This week, Education Dive took a look at higher ed CIOs' campus tech predictions for 2015. Additionally, Asia, which has the world's largest K-12 and higher ed enrollments, was identified by EdSurge as being poised to dominate the global ed tech market. Meanwhile, UNC continued cleaning house in its ongoing paper classes scandal, identifying four more employees connected to the controversy, and Kaplan paid a $1.3 million settlement in a whistleblower suit over San Antonio, TX, courses allegedly taught by unqualified instructors.
Be sure to check out our interview with UT-El Paso Vice Provost Michael Smith about the university's online learning partnership with Pearson and more in this week's most-read Education Dive posts!
- UTEP VP: Institutions should think strategically about online programming: We caught up with UT-El Paso Vice Provost Michael Smith to discuss the university's new online partnership with Pearson and what it means for the institution.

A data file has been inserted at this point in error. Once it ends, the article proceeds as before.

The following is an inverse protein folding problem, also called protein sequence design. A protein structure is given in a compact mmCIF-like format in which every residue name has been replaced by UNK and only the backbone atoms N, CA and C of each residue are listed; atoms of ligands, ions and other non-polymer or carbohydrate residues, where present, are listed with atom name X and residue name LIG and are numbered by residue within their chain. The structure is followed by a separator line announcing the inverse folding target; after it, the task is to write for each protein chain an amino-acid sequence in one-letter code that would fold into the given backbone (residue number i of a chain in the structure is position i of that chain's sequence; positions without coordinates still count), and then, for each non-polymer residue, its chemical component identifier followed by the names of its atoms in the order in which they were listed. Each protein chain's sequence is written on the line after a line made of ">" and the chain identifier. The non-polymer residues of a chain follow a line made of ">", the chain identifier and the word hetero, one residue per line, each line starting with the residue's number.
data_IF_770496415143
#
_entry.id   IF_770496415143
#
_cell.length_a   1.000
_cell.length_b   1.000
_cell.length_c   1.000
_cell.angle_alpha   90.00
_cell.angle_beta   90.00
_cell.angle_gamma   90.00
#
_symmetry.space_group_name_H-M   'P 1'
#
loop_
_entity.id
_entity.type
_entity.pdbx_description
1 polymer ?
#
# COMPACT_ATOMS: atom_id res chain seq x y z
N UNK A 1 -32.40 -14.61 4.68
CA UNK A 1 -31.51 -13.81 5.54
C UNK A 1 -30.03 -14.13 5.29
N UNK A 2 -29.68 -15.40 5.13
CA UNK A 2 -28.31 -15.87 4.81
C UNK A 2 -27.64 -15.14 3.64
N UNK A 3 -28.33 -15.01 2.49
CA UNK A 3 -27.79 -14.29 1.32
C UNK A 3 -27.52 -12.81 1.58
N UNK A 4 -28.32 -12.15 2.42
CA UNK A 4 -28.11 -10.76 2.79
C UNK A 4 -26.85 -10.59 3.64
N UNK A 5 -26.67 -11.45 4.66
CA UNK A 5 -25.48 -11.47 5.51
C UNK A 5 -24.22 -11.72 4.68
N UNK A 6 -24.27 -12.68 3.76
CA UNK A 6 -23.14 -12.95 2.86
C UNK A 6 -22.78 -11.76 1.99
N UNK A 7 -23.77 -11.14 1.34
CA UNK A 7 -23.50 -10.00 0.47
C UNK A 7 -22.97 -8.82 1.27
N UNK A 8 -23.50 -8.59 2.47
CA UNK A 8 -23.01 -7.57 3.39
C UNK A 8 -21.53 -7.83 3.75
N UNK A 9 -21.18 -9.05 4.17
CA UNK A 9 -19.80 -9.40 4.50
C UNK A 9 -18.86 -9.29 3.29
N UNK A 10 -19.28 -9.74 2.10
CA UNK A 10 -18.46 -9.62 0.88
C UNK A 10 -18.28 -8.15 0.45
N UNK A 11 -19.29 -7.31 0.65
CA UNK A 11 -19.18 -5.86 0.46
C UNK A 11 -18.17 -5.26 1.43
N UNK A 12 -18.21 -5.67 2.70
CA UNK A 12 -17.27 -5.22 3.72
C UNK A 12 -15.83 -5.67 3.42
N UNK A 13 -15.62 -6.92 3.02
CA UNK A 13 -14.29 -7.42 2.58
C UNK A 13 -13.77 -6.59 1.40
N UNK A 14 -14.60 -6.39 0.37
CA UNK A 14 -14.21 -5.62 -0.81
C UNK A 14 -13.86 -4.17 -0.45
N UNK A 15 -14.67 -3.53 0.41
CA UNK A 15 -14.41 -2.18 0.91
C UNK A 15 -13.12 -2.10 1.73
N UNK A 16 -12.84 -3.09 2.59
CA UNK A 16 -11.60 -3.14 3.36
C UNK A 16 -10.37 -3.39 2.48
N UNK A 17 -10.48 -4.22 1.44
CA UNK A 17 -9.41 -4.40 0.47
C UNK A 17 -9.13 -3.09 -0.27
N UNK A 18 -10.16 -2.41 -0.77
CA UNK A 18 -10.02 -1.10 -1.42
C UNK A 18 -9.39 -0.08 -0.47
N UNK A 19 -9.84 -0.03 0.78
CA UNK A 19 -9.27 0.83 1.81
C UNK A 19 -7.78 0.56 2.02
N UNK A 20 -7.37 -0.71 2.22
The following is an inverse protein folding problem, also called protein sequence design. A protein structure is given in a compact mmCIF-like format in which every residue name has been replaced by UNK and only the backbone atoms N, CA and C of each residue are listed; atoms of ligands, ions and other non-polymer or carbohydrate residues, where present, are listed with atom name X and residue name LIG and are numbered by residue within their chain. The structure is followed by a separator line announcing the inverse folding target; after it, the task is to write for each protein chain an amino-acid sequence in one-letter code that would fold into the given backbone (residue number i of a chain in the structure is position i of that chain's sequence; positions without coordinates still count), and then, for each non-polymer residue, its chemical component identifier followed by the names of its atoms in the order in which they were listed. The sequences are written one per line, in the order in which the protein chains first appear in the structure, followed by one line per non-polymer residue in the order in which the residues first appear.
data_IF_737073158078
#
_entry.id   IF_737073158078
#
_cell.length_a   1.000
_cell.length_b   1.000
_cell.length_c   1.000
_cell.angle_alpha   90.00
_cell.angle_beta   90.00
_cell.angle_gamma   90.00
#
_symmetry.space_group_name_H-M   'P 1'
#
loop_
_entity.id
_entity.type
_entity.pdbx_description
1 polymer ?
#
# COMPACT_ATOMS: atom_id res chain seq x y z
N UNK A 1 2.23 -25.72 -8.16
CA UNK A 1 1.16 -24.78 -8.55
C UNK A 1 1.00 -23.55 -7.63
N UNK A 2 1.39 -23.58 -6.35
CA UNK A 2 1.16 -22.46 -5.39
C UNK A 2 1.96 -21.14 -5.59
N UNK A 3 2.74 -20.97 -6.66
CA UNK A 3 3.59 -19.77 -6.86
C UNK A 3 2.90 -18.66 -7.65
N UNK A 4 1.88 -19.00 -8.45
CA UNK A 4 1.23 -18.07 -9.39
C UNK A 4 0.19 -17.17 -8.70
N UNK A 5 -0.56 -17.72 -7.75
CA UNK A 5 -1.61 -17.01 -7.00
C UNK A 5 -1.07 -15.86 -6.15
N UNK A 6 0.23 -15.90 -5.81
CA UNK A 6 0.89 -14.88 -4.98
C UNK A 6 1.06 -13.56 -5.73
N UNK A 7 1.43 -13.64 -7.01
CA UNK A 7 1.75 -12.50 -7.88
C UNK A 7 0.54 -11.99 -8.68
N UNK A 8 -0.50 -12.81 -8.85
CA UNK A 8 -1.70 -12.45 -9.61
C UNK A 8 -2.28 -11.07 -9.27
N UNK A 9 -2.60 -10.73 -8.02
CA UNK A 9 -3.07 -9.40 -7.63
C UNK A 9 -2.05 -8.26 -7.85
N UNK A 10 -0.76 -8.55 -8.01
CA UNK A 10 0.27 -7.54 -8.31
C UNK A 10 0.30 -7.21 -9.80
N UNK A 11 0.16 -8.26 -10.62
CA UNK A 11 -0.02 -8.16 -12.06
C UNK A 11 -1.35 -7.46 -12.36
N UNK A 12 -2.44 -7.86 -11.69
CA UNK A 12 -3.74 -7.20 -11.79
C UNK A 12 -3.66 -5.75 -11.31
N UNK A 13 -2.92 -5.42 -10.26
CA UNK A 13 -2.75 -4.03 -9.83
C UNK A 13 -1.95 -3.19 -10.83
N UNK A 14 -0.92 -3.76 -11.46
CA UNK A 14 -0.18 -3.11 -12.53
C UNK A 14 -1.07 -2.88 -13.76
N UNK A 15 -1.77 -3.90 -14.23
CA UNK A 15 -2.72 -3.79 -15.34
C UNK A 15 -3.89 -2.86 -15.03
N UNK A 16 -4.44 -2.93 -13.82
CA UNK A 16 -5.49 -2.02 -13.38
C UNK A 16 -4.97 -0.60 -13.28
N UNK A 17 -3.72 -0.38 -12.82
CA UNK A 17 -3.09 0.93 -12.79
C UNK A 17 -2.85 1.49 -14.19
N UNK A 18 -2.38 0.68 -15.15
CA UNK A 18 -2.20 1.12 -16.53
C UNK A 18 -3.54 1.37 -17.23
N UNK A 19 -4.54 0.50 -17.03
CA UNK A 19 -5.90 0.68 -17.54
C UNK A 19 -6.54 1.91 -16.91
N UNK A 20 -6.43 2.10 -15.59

- Kaplan pays $1.3M to settle whistleblower suit: The for-profit educator will pay $1.3 million to settle a lawsuit alleging it used unqualified instructors to teach medical assistant classes in Texas.
- What do higher ed CIOs predict for campus tech in 2015?: Four CIOs shared their opinions on data security and the cloud, new classroom tech, and the trends and promising tech that could shake up campuses this year.
- UNC paper classes: 4 more employees connected to scandal revealed: Four Chapel Hill employees are resigning or being fired over their role in the scandal, and another six are facing discipline.
- Asia set to dominate ed tech: For a number of reasons, the continent is lining up to be the epicenter of the K-12 and higher education technology efforts of the future.
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